22. Michell, L., & West, P. (1996). Peer pressure to smoke: The meaning depends on the method. Health Education Research, 11(1), 39–49.

    Google Scholar 

  23. Newey, W., & Windmeijer, F. (2009). Generalized method of moments with many weak moment conditions. Econometrica, 77(3), 687–719.

    Google Scholar 

  24. Neyman, J., & Pearson, E. S. (1928). On the use and interpretation of certain test criteria for purposes of statistical inference: Part II. Biometrika, 20, 263–294.

    Google Scholar 

  25. Niezink, N. M. D., & Snijders, T. A. B. (2017). Co-evolution of social networks and continuous actor attributes. The Annals of Applied Statistics, 11(4), 1948–1973.

    Google Scholar 

  26. Niezink, N. M. D., Snijders, T. A. B., & van Duijn, M. A. J. (2019). No longer discrete: Modeling the dynamics of social networks and continuous behavior. Sociological Methodology. https://doi.org/10.1177/0081175019842263.

    Google Scholar 

  27. Norris, J. R. (1997). Markov chains. Cambridge: Cambridge University Press.

    Google Scholar 

  28. Pearson, K. (1900). On the criterion that a given system of deviations from the probable in the case of a correlated system of variables is such that it can be reasonably supposed to have arisen from random sampling. The London, Edinburgh, and Dublin Philosophical Magazine and Journal of Science, 50(302), 157–175.

    Google Scholar 

  29. Pflug, G. C. (1990). Non-asymptotic confidence bounds for stochastic approximation algorithms with constant step size. Monatshefte für Mathematik, 110(3–4), 297–314.

    Google Scholar 

  30. Polyak, B. T. (1990). A new method of stochastic approximation type. Automation and Remote Control, 51, 937–946.

    Google Scholar 

  31. Ripley, R. M., Snijders, T. A. B., Boda, Z., András, V., & Paulina, P. (2019). Manual for RSiena. Groningen: ICS, Department of Sociology, University of Groningen.

    Google Scholar 

  32. Robbins, H., & Monro, S. (1951). A stochastic approximation method. The Annals of Mathematical Statistics, 22, 400–407.

    Google Scholar 

  33. Ruppert, D. (1988). Efficient estimations from a slowly convergent Robbins–Monro process. Technical report, Cornell University Operations Research and Industrial Engineering.

  34. Schulte, M., Cohen, N. A., & Klein, K. J. (2012). The coevolution of network ties and perceptions of team psychological safety. Organization Science, 23(2), 564–581.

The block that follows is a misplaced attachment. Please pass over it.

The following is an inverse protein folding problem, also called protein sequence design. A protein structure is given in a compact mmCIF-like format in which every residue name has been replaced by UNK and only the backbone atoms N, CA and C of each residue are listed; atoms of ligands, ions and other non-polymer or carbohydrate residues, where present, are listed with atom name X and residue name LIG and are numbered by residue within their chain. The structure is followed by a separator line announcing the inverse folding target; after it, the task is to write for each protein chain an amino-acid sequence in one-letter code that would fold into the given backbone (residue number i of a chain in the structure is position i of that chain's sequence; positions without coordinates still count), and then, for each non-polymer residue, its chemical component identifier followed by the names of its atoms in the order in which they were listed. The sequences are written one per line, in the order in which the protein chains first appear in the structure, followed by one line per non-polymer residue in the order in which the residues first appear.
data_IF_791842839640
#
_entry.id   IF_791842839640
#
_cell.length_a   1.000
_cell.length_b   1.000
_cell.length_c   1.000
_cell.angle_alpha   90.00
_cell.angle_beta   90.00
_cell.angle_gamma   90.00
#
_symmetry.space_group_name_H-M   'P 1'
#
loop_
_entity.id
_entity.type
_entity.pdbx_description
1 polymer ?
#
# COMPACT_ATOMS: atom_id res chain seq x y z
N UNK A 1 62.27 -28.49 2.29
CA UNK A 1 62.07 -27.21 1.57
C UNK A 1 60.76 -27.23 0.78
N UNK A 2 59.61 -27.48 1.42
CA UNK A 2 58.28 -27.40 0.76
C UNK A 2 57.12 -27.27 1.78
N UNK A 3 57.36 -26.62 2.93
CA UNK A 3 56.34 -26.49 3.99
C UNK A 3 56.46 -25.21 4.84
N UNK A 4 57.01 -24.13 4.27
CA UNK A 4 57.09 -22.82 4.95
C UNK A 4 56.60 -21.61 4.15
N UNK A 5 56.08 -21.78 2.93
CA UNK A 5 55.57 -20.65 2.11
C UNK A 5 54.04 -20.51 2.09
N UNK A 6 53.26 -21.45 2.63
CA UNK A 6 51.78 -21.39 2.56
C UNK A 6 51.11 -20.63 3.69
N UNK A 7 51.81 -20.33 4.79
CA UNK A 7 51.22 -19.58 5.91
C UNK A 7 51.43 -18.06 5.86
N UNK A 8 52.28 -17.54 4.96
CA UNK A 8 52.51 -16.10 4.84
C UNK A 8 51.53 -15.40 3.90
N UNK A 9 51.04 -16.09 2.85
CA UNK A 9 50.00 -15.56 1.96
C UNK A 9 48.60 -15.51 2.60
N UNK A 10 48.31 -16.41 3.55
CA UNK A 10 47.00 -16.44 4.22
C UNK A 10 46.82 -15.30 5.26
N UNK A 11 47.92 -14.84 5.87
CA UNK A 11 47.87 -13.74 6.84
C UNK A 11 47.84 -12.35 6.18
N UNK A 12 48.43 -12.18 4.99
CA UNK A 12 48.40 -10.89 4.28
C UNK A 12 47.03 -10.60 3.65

Google Scholar 

  35. Schweinberger, M., & Snijders, T. A. B. (2007). Markov models for digraph panel data: Monte Carlo-based derivative estimation. Computational Statistics & Data Analysis, 51(9), 4465–4483.

    Google Scholar 

  36. Snijders, T. A. B. (1996). Stochastic actor-oriented models for network change. Journal of Mathematical Sociology, 21(1–2), 149–172.

    Google Scholar 

  37. Snijders, T. A. B. (2001). The statistical evaluation of social network dynamics. Sociological Methodology, 31(1), 361–395.

    Google Scholar 

  38. Snijders, T. A. B. (2005). Models for longitudinal network data. In P. J. C. Conte, J. Scott, & S. Wasserman (Eds.), Models and methods in social network analysis (pp. 215–247). Cambridge: Cambridge University Press.

    Google Scholar 

  39. Snijders, T. A. B. (2017a). Stochastic actor-oriented models for network dynamics. Annual Review of Statistics and Its Application, 4, 343–363.

    Google Scholar 

  40. Snijders, T. A. B. (2017b). Siena algorithms. Technical report, University of Groningen, University of Oxford. http://www.stats.ox.ac.uk/~snijders/siena/Siena_algorithms.pdf.

  41. Snijders, T. A. B., Koskinen, J., & Schweinberger, M. (2010a). Maximum likelihood estimation for social network dynamics. The Annals of Applied Statistics, 4(2), 567–588.

    PubMed  PubMed Central  Google Scholar 

  42. Snijders, T. A. B., & Lomi, A. (2019). Beyond homophily: Incorporating actor variables in statistical network models. Network Science, 7(1), 1–19.

    Google Scholar 

  43. Snijders, T. A. B., Steglich, C. E. G., & Schweinberger, M. (2007). Modeling the co-evolution of networks and behavior. In K. van Montfort, H. Oud, & A. Satorra (Eds.), Longitudinal models in the behavioral and related sciences (pp. 41–71). Mahwah, NJ: Lawrence Erlbaum.

    Google Scholar 

  44. Snijders, T. A. B., Van de Bunt, G. G., & Steglich, C. E. G. (2010b). Introduction to stochastic actor-based models for network dynamics. Social Networks, 32(1), 44–60.

    Google Scholar 

  45. Snijders, T. A. B., & van Duijn, M. A. J. (1997). Simulation for statistical inference in dynamic network models. In R. Conte, R. Hegselmann, & P. Terna (Eds.), Simulating social phenomena (pp. 493–512). Berlin: Springer.

    Google Scholar 

  46. Steglich, C. E. G., Snijders, T. A. B., & Pearson, M. (2010). Dynamic networks and behavior: Separating selection from influence. Sociological Methodology, 40(1), 329–393.

    Google Scholar 

  47. Strang, G. (1976). Linear algebra and its applications. New York: Academic Press.